What EPC changes ARE the government proposing?
The government is proposing changes to the Minimum Energy Performance of Buildings (No.2) Bill, which governs the minimum energy efficiency standards that a privately rented building must meet in order to be tenanted.
Currently, the minimum EPC band landlords need to achieve to rent out a property in the private housing sector in England or Wales is an EPC E, however, the new proposals are seeking to raise this minimum threshold to an EPC C.
Should this Bill amendment be approved, it would mean that all privately rented homes in England and Wales need to achieve a minimum score of EPC C in an energy performance assessment to meet the legal standards for the property to be tenanted.
When are the proposed changes due to take effect?
Under the current proposals being debated in parliament, the government has outlined its intention for the legal change to EPC requirements to take effect in two stages:
- By 2025, it wants EPC C to be the legally required minimum for all new tenancies in England and Wales.
- By 2028, it plans to blanket extend this legal requirement for EPC C to all private tenancies.
What does this mean for landlords?
If the Bill is passed, landlords in England and Wales whose properties rank below an EPC C will essentially be left with two choices.
They will either have to, improve the energy efficiency of their property to bring it up to a level C standard that enables it to be legally let, or they can choose to sell the property.
This means that landlords will, either need to meet the financial costs of making their rental portfolio energy efficient (which could amount to £4,700 per property based on government modelling) or, they will have to forfeit or slim down their portfolio to offload properties that can no longer be legally rented.
Will property prices be affected?
While it’s too early to surmise the impact any proposed EPC changes could have on property prices, it’s reasonable to speculate that properties falling below the EPC C minimum may, in future, see their value fall, particularly if the market were to suddenly be saturated with properties with a sub-C EPC rating.
For landlords with the capital and resources to make energy efficiency improvements however, this could present a prime opportunity to purchase new rental properties for less than market value.
Are there any exemptions to the proposed EPC changes?
There are, but very few that will affect the majority of homes in England and Wales.
Currently, only listed residences, for which restrictions on development may inhibit the ability to make property improvements, may be exempt from the changes to EPC rules the government is proposing however there is ongoing conversation around how EPC applies to these buildings and in line with current PRS Regulations.
The government has announced its intention to make the UK carbon neutral by 2050 and tackling the energy efficiency of properties is a key part of its agenda to meet this target.
Figures released by the Department for Business, Energy, and Industrial Strategy, estimate that UK homes account for 15% of greenhouse gas emissions, with poor insulation reportedly at the root of the problem.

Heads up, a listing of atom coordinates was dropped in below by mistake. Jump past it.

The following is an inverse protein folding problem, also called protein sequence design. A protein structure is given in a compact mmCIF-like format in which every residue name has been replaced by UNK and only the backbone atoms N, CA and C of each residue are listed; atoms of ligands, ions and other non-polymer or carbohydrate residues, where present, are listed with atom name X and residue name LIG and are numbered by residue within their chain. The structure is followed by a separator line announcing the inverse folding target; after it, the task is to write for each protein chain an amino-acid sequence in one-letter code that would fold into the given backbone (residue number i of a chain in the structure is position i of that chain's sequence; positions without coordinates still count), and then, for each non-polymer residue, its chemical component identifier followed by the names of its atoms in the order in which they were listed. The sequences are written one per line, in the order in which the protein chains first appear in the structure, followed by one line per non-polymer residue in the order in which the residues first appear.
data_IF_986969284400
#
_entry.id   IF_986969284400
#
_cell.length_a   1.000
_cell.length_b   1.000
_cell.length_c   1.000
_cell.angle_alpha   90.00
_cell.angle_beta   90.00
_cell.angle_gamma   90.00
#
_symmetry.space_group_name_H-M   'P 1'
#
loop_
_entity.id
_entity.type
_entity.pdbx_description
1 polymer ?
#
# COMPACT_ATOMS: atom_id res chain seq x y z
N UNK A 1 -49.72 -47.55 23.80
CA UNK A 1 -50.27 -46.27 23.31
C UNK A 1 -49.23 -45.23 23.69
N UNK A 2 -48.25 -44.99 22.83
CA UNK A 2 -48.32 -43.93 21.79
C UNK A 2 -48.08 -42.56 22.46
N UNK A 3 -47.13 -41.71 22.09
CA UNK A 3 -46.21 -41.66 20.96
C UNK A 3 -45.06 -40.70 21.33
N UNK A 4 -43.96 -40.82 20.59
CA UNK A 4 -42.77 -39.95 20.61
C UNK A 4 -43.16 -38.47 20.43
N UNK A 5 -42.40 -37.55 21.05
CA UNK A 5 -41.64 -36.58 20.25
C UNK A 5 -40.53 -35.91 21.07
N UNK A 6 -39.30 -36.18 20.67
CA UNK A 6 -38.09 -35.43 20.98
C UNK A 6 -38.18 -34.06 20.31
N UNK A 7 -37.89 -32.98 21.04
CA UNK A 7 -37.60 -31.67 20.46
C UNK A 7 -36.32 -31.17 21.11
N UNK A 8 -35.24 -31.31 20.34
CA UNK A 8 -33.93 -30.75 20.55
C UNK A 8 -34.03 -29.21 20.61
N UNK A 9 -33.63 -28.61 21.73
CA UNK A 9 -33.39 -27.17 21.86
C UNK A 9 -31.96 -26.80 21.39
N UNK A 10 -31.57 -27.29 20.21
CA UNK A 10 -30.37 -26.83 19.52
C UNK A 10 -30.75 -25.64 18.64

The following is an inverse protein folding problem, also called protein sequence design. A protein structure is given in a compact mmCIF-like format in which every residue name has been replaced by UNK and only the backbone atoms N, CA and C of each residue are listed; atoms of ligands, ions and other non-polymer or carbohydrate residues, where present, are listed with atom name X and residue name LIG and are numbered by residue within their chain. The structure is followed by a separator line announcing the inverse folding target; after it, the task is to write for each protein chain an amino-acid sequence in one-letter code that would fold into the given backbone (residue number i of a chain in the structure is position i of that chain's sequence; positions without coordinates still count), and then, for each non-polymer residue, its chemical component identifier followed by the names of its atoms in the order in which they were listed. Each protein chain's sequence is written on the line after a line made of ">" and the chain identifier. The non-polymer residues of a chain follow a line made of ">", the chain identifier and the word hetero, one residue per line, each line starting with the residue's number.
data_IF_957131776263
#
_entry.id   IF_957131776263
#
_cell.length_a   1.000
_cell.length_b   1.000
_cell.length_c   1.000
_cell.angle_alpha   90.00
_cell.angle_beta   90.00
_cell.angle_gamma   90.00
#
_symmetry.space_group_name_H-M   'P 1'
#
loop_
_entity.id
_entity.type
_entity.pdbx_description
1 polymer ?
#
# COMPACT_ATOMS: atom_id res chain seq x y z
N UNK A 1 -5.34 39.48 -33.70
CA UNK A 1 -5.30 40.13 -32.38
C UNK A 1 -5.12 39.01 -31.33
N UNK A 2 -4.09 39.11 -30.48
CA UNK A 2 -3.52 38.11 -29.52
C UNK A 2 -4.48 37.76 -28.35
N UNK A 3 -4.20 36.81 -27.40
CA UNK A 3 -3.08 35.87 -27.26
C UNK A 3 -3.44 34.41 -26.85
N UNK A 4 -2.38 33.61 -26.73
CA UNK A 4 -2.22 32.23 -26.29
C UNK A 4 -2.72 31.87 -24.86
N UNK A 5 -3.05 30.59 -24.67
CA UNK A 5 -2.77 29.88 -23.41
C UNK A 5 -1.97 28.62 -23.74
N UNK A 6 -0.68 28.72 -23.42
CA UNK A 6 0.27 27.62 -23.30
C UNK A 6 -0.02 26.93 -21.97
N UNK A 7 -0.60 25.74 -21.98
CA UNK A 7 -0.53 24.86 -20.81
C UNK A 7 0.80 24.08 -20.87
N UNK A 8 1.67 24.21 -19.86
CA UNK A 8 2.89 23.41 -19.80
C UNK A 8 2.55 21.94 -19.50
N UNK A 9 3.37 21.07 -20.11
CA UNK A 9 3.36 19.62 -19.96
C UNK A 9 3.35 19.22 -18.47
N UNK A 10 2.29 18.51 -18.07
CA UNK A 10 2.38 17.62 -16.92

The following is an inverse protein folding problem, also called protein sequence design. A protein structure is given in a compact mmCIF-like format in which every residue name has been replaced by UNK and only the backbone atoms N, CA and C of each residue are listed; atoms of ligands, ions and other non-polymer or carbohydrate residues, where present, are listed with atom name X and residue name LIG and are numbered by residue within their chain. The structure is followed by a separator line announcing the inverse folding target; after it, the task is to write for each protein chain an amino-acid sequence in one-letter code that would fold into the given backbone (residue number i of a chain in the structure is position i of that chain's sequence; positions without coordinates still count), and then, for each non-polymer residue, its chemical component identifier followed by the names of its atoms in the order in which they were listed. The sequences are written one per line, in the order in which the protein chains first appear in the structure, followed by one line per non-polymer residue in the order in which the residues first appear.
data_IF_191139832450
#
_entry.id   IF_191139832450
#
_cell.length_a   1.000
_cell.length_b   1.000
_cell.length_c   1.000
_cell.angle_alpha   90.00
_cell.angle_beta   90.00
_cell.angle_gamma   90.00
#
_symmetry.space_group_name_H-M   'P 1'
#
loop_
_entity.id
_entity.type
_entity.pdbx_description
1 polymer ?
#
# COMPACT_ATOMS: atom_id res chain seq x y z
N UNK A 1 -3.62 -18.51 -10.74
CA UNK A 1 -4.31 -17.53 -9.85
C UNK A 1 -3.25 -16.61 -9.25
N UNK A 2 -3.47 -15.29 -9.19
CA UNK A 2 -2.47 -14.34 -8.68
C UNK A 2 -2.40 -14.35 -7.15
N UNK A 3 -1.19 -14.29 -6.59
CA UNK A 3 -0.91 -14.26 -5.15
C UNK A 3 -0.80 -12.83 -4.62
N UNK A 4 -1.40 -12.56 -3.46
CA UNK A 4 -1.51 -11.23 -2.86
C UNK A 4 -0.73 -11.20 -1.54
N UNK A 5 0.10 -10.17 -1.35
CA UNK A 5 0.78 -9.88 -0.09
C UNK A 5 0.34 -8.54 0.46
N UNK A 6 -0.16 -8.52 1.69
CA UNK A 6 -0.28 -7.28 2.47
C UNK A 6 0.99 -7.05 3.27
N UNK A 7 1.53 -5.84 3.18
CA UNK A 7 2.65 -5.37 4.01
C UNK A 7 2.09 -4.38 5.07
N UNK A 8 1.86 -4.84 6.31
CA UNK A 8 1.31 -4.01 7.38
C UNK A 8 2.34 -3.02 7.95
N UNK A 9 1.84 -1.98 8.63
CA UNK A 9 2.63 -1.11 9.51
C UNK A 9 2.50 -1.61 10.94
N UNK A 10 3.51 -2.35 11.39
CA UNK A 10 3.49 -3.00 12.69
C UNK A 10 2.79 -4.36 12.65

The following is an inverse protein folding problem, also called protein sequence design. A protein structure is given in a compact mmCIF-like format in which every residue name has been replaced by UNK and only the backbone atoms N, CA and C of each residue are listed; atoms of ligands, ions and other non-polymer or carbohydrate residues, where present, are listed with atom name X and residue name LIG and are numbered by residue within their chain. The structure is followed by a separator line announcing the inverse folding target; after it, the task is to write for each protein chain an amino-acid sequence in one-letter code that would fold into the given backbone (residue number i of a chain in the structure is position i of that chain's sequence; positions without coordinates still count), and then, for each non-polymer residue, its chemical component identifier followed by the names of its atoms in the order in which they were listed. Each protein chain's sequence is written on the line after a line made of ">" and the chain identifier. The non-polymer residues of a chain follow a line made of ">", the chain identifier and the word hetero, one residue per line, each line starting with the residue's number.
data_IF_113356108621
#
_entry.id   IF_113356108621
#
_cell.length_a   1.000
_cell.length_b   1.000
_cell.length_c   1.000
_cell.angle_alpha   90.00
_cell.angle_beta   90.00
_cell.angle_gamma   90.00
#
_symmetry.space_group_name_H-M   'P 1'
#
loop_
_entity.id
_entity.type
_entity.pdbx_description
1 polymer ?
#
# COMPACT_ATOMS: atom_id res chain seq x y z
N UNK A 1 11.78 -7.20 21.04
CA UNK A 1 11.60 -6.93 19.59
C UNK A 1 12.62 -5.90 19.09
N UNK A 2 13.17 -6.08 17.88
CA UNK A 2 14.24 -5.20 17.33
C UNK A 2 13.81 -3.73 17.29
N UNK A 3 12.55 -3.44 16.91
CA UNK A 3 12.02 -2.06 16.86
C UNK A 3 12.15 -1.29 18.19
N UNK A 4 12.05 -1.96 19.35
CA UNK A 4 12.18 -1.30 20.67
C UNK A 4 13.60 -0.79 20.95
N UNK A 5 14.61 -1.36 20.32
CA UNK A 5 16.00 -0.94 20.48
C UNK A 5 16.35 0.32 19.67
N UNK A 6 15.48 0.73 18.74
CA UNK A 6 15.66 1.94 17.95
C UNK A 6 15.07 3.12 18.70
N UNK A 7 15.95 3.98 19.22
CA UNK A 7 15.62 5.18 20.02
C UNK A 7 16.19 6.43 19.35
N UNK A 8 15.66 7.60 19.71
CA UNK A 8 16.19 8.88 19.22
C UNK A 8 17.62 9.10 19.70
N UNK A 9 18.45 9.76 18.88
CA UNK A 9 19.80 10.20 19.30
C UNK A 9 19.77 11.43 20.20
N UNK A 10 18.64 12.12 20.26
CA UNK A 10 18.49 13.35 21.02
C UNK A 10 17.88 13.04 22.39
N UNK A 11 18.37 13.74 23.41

Many of these underperforming properties are currently within the private rental sector, with a report on housing demand undertaken by the House of Lords, finding that 45% of landlords own one rental property, while 38% own between two and four.
What stage are these proposals at?
At the time of writing (March 2022) the government’s proposal is currently at the second reading stage in the House of Commons. This is due to take place on May 6, 2022.
If the second reading is successful, the amendments will undergo a committee stage, followed by a report stage, and finally the third reading. Should this all be met with majority approval, the bill would then advance to the House of Lords, before being put forward for Royal Ascent.
Will the government be offering landlords any financial support?
At present, no bursaries or grants have been announced, however, with a growing cost of living crisis spurred on by rising fuel, food, and energy prices, it is possible the government may unveil some form of financial compensation to assist landlords in the future. Landlords are reminded to take
As plans stand, however, the onus is very much on landlords to foot the bill, with the government also proposing raising the cap for energy performance investments from £3,500 to £10,000.
It’s also worth noting that the penalty for not providing an up-to-date EPC when selling your home or letting it to a new tenant could, under the proposed plans, rise by 500% from £5,000 to £30,000.
We will continue to provide updates as the Bill progresses and further advice for landlords as required. In the meantime, you can read the full consultation document here.
For more information about Sillence Hurn's landlord solutions, from building surveying (which includes an EPC report) to project management of improvement and renovation works, click here: landlord solutions.
Disclaimer: Please note this article is for guidance purposes only and does not constitute legal advice.